In-house counsel are expected to enable the business by removing obstacles to commercial success. These expectations are hammered into lawyers who are new to the in-house role. They are urged not to be the “department of no” and to work with the business to bring ideas to market.
Therefore, when the legal department requests further relevant documentation, or isn’t immediately on board, business counterparts don’t see it as a positive development. But these requests are endeavors to push the business forward. The role of the legal department is not only to help ensure that the value is created but also to ensure that the value stays within the company.
In this light, not pursuing a certain business strategy, or pursuing it in a different way, can bring more profit and save more money than implementation of the original concept. Dropping or reshaping a business idea may avoid product quality claims, court fees, or reputational damage, such as employees or investors leaving the company.
Due to changing laws and regulations and their interpretation, as well as a position that touches various business units, in-house counsel can provide unique insights.
A good in-house counsel will approach an inquiry with a critical eye while also implying a willingness to assist in its execution; that is, pursuing optimization. Employing a practical approach to legal as a service, proper risk assessment, and targeted handling of the factual situation can create a certain level of economic flexibility.
Nevertheless, legal counsel are not legislators and have no superpowers that allow them to invert rules of play, transform an invalid agreement into a valid one, make a project eligible for permits from all thinkable authorities, or turn-back intellectual property violation with a single stroke of a pen.
Furthermore, high compliance standards (internal and external), accountability to and handling of expectations of a growing group of various stakeholders (shareholders, investors, employees, suppliers, customers, state, etc.), and rising complexity of regulatory requirements create a challenging environment for businesses.
In this context, moving forward with ideas that are not legally forbidden in a very particular situation may be harmful for the company in the future, as they may be not “right” in the long run. So, “no” or “not that way” from the legal department can be very valuable input.
Here are eight steps that can help the business see it that way.
1. Explain why
Without providing a broader context, explaining pros and cons of the given feedback, expected consequences and probable (financial) impact on the business, a simple and laconic “no” has very limited value.
Getting feedback from the legal department should be less about a strict “yes” or “no” decision (which at the end is taken by the business) but more about a dialog and a joint pursuit of the optimal solution.
2. Suggest alternative solutions
Just saying “no” to some ideas is relatively simple, even if not always easy. More challenging is identifying alternatives to achieve the business goal.
Involving the business in finding an alternative not only increases understanding and acceptance of the suggested approach, but often enables finding the best solution.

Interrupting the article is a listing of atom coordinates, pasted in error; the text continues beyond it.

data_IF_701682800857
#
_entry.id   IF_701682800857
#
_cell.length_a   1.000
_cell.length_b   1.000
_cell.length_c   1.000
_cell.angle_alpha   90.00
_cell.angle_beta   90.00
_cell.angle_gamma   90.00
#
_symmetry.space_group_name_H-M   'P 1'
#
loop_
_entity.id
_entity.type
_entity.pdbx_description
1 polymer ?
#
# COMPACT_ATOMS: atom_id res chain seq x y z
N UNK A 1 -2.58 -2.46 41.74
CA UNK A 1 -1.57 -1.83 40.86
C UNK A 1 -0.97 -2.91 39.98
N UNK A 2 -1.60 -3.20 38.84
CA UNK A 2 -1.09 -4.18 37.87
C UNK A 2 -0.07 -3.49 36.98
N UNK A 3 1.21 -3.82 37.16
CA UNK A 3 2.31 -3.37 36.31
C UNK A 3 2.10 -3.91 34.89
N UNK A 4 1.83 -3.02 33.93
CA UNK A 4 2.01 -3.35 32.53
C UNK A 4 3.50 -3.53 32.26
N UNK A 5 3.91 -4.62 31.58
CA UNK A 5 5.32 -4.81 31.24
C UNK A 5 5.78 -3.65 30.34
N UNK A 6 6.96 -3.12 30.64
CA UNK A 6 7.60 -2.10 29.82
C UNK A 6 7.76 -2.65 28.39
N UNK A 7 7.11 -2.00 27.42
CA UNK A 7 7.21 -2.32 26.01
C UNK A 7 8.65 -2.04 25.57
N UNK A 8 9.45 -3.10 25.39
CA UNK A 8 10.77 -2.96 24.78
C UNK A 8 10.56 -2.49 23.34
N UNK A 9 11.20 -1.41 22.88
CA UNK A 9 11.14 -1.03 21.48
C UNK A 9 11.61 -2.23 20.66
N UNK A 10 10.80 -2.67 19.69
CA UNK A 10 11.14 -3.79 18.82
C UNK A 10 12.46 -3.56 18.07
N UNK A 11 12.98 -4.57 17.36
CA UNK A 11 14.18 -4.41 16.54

3. Keep the “no” as small as possible
If there is one aspect of the business concept that is concerning, it does not mean that the whole issue is problematic. Only highlight the problematic part and do not question the whole business idea if not necessary.
4. Keep it simple
Clear communication is a key. Communication style and selection of highlighted aspects should be adapted to the audience. It makes a difference whether the feedback is directed to research and development or to the sales colleagues, CFO, or HR trainee. Using plain language with as little legalese as possible is helpful too.
The communication channel is also important. In some cases, a simple email is sufficient, in others it is better to pick up the phone or to organize a call with additional participants.
5. Focus on practical aspects
Legal theory is often only interesting to lawyers. It is seldom beneficial and not confusing to share the details of the legal framework.
For a better understanding, legal findings can be translated into the business set up. Don’t limit yourself to providing only legal argumentation, and don't be afraid to provide examples of business solutions for brainstorming within the group or refer to similar cases.
When speaking about risk, business colleagues will be grateful for diversification (e.g.,. small, middle, high). Naming all problematic issues as “risky” blurs the feedback. Providing more details on probability of the materialization of the risk helps to take a conscious aimed business decision.
6. Be patient
Giving feedback that does not necessarily meet the original expectations of the requesting business unit may require some patience. Try to conduct the conversations more than one time, repeat explanations, and clarify the issue from different angles. Invested time is worth the effort.
7. Learn your lessons
Follow up on cases and try to understand why something worked: Was it just a good luck? Did a new compliance mechanism reduce risks? Or are there other reasons that something succeeded or failed?
8. Be human
Last but not least: Be human. Do not be afraid to admit that you do not know something or you were wrong. It helps to build trust and respect and allows others to see as you as a human and not an omniscient legal machine.
Do not be offended when the colleagues do not follow your advice. And do not be that lawyer that says “I told you so!” when the darkest of your darkest predictions materialize. In the long run, being a good friend when needed and not the in-house inquisitor helps to elevate the value of your feedback in the future as a real and true business enabler.